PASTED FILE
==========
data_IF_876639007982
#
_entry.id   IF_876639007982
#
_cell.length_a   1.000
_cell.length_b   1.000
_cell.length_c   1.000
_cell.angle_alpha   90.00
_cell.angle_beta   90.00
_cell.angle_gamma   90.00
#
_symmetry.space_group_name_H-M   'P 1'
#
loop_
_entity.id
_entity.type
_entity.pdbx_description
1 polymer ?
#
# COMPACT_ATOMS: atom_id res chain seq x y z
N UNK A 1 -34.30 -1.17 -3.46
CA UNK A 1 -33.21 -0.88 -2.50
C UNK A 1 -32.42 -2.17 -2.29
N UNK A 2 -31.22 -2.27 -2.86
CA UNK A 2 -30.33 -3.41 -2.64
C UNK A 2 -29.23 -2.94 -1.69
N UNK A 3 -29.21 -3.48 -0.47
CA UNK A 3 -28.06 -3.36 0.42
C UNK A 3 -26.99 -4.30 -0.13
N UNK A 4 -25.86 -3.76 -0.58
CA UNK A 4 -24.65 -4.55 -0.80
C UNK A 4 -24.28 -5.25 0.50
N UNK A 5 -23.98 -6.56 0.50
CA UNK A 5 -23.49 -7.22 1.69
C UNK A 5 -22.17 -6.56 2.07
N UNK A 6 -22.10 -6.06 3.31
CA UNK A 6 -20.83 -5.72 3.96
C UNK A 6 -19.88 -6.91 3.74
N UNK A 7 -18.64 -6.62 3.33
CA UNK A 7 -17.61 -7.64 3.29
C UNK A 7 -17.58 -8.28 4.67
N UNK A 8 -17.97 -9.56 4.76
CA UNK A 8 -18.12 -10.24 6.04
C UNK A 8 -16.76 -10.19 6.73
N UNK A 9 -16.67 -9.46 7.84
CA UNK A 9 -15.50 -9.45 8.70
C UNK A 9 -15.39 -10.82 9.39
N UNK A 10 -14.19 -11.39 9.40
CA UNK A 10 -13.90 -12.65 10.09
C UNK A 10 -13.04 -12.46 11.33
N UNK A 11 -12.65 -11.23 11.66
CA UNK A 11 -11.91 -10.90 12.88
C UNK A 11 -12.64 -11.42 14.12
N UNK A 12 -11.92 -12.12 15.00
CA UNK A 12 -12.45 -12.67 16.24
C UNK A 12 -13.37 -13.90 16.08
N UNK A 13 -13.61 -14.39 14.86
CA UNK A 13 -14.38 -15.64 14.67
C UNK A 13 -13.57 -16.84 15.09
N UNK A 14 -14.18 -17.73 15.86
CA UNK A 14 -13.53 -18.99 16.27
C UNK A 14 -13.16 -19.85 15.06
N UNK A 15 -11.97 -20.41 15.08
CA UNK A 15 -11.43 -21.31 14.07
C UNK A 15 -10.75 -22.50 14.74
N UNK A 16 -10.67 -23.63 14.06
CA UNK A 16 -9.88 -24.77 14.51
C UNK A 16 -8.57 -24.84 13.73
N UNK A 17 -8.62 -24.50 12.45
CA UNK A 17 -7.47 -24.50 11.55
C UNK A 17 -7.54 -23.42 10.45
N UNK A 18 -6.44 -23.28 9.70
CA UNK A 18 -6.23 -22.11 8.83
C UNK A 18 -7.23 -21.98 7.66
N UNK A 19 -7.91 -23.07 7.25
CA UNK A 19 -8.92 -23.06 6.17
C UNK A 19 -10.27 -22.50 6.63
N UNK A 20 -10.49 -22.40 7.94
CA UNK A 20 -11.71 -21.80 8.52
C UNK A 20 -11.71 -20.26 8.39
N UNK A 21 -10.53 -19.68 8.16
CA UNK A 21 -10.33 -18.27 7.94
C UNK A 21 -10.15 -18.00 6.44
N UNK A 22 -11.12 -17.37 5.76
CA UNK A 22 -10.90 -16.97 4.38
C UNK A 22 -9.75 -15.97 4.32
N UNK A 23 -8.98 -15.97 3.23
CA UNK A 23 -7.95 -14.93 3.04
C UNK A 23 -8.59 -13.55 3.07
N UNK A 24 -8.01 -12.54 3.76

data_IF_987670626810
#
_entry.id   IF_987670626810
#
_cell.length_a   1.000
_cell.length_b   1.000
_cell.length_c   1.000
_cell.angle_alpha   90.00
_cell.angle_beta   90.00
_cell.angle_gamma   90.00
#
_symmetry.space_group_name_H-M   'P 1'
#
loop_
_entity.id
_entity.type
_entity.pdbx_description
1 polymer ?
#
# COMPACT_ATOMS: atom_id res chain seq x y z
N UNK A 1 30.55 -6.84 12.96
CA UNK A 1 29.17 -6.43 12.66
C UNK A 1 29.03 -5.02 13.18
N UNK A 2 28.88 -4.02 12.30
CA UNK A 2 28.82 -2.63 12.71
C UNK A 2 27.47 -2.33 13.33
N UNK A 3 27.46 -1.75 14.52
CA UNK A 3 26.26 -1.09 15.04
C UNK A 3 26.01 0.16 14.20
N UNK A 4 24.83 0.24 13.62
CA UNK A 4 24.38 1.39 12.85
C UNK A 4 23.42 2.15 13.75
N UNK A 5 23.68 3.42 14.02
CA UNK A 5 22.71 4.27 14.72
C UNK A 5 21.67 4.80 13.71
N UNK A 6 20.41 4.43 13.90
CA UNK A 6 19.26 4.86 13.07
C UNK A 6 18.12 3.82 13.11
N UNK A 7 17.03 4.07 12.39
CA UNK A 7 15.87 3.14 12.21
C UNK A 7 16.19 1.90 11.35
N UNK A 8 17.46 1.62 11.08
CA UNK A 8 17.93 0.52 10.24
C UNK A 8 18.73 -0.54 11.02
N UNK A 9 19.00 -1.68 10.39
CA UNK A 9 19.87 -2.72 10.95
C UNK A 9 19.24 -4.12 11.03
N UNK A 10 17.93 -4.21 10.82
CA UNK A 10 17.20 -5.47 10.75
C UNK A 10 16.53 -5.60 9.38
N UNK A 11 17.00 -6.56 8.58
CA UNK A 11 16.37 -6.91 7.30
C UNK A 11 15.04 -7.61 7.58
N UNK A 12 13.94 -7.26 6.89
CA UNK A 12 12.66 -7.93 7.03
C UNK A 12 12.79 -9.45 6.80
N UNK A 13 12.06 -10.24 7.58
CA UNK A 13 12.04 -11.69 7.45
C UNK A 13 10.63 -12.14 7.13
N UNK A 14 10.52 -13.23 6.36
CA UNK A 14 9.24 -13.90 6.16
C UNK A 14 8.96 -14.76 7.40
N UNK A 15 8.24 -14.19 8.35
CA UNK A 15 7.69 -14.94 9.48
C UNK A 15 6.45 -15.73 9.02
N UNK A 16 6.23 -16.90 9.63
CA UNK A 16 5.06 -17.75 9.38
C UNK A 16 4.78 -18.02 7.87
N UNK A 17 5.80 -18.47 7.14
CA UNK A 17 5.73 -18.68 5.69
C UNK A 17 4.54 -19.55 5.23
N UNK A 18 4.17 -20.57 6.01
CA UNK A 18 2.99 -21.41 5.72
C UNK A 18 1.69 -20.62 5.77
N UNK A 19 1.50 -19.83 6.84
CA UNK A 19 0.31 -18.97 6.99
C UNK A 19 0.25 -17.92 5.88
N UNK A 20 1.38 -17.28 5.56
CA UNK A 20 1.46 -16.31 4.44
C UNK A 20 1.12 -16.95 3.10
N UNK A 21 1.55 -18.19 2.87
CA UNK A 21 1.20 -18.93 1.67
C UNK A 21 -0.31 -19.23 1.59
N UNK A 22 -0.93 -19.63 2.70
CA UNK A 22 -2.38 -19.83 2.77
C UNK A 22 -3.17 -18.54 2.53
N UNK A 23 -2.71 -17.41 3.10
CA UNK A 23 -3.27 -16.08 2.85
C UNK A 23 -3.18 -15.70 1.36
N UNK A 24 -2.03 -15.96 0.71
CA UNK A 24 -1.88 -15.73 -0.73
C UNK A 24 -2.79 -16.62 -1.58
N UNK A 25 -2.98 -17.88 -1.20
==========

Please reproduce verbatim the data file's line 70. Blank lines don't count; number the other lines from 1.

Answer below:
CA UNK A 17 -7.47 -24.50 11.55